Overview of the analytical techniques Assessment of protein expression is a vital part of diagnostic pathology routinely used in addition to morphologic evaluation for establishing a definite diagnosis and histological subclassification of tumors. Immunohistochemistry (IHC)-based technologies have expanded the spectrum of clinical applications beyond histological diagnosis towards identifying prognostic biomarkers and guiding selection of patients for personalized treatment. This chapter reviews the current analytical techniques for protein detection. Chromagenic immunohistochemistry IHC selectively detects specific proteins in tissue and provides complementary diagnostic information to morphological observations; IHC has thus become a routine technique for diagnostic purposes (a subset of popular IHC-assessed proteins contributing to tumor diagnosis, characterization, and prognosis are summarized in Table 9.1). In contrast, it has also been used as a companion diagnostic test to predict response to specific therapies. The classic examples of this usage are estrogen receptor (ER; 1) and human epidermal growth factor receptor 2 (HER2; 2) in breast cancer. Advantages of IHC include application in formalin-fixed paraffin-embedded (FFPE) tissue, wide availability, low cost, and simplicity when coupled with a pathologist's assessment at the light microscope. However, conventional IHC can be restricted by low sensitivity or differences in sample preparation and fixation (3,4). These issues have been addressed by developing signal-amplification techniques and antigen retrieval methods, respectively (5). In principle, IHC requires at least an antibody detecting the antigen of interest that is linked to an enzymatic system (most commonly peroxidase or alkaline phosphatase), used to visualize the site of antigen–antibody reaction.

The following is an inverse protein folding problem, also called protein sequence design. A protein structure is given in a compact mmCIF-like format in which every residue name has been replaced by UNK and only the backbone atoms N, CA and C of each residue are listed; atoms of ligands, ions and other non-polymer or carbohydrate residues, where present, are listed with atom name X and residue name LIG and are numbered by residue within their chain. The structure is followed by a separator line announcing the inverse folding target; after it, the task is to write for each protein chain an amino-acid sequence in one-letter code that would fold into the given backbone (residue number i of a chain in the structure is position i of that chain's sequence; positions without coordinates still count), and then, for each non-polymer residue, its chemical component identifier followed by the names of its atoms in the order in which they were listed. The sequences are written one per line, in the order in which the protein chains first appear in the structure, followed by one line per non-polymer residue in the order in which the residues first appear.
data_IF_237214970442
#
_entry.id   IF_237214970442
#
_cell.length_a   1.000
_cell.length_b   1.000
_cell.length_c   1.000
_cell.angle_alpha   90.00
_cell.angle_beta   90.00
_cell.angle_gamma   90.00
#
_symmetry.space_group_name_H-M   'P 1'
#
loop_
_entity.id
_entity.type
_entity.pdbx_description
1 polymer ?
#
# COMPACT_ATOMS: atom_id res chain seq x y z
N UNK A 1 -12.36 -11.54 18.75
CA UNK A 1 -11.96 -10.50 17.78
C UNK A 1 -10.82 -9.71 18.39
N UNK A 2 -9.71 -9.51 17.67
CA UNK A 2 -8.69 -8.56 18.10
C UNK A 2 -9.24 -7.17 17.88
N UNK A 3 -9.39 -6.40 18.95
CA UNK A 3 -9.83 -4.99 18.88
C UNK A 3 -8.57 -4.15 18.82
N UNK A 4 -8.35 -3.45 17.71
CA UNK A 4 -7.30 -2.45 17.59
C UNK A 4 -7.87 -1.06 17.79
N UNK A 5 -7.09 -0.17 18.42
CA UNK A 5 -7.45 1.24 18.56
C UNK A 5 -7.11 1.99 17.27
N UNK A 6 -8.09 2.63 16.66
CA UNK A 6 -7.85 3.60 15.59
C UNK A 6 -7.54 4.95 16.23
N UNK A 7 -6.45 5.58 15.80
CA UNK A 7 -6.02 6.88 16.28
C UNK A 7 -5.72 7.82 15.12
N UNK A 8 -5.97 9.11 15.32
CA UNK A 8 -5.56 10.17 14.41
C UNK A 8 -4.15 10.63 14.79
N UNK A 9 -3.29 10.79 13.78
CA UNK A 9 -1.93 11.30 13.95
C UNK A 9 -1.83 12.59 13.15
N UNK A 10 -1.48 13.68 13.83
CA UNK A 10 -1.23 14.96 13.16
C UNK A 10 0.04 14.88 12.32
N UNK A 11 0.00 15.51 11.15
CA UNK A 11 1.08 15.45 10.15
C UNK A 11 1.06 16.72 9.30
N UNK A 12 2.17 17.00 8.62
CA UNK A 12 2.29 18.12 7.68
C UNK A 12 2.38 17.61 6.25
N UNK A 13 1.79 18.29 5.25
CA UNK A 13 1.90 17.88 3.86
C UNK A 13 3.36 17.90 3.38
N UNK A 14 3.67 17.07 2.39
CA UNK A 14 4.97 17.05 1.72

|Original language||English (US)|
|Title of host publication||Molecular Oncology|
|Subtitle of host publication||Causes of Cancer and Targets for Treatment|
|Publisher||Cambridge University Press|
|Number of pages||9|
|State||Published - Jan 1 2015|
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